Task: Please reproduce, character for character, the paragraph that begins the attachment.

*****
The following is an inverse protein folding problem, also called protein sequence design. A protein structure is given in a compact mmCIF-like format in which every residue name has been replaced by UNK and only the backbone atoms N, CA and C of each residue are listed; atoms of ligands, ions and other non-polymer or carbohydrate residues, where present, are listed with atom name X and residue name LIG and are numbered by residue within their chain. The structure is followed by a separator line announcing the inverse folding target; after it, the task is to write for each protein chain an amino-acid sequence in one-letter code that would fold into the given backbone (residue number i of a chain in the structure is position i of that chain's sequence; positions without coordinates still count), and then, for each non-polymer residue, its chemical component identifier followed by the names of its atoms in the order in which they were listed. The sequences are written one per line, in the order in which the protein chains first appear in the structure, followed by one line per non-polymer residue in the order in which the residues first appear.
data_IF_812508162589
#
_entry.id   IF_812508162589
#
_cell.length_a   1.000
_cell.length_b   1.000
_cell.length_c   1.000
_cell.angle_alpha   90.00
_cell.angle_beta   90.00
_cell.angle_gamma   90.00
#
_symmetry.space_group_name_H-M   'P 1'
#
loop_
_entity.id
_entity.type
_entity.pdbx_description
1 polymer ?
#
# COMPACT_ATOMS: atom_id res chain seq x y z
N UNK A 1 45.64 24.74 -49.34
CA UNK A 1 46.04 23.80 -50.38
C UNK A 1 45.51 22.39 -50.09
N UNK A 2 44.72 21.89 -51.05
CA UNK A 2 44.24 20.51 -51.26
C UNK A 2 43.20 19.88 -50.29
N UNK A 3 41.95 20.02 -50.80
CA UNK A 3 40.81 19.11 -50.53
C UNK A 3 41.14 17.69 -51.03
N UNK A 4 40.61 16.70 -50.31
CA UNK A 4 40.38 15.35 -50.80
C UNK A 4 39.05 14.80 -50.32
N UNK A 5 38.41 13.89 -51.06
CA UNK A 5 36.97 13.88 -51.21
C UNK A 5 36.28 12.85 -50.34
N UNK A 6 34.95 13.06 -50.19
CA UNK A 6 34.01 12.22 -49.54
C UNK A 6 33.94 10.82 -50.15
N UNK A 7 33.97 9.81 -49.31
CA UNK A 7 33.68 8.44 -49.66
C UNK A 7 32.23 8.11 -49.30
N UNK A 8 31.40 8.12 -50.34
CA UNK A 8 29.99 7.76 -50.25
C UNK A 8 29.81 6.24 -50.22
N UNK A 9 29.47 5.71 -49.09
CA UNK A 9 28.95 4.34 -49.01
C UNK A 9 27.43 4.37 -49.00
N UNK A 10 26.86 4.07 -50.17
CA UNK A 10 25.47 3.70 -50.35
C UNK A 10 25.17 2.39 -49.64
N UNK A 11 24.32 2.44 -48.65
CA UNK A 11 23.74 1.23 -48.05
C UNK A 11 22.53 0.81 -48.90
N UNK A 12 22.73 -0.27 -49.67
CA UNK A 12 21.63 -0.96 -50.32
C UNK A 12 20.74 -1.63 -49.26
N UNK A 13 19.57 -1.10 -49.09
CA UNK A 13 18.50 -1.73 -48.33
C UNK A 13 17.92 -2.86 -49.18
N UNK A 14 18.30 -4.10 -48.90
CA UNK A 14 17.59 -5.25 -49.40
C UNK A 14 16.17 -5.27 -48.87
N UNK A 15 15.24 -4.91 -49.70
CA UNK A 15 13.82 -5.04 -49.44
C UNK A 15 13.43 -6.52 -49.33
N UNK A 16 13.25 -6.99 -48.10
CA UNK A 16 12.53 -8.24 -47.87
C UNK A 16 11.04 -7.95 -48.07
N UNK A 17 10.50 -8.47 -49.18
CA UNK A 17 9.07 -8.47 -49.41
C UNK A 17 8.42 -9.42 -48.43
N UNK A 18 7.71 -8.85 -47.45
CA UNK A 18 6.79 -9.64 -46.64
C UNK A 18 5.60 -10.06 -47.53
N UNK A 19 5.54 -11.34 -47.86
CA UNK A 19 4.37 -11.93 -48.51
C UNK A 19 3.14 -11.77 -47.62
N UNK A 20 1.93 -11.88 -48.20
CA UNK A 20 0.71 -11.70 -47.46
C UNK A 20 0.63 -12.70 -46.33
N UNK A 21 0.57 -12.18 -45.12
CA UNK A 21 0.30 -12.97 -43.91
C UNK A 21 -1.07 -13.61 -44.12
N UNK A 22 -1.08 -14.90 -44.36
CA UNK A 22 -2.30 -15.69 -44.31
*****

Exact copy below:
The following is an inverse protein folding problem, also called protein sequence design. A protein structure is given in a compact mmCIF-like format in which every residue name has been replaced by UNK and only the backbone atoms N, CA and C of each residue are listed; atoms of ligands, ions and other non-polymer or carbohydrate residues, where present, are listed with atom name X and residue name LIG and are numbered by residue within their chain. The structure is followed by a separator line announcing the inverse folding target; after it, the task is to write for each protein chain an amino-acid sequence in one-letter code that would fold into the given backbone (residue number i of a chain in the structure is position i of that chain's sequence; positions without coordinates still count), and then, for each non-polymer residue, its chemical component identifier followed by the names of its atoms in the order in which they were listed. The sequences are written one per line, in the order in which the protein chains first appear in the structure, followed by one line per non-polymer residue in the order in which the residues first appear.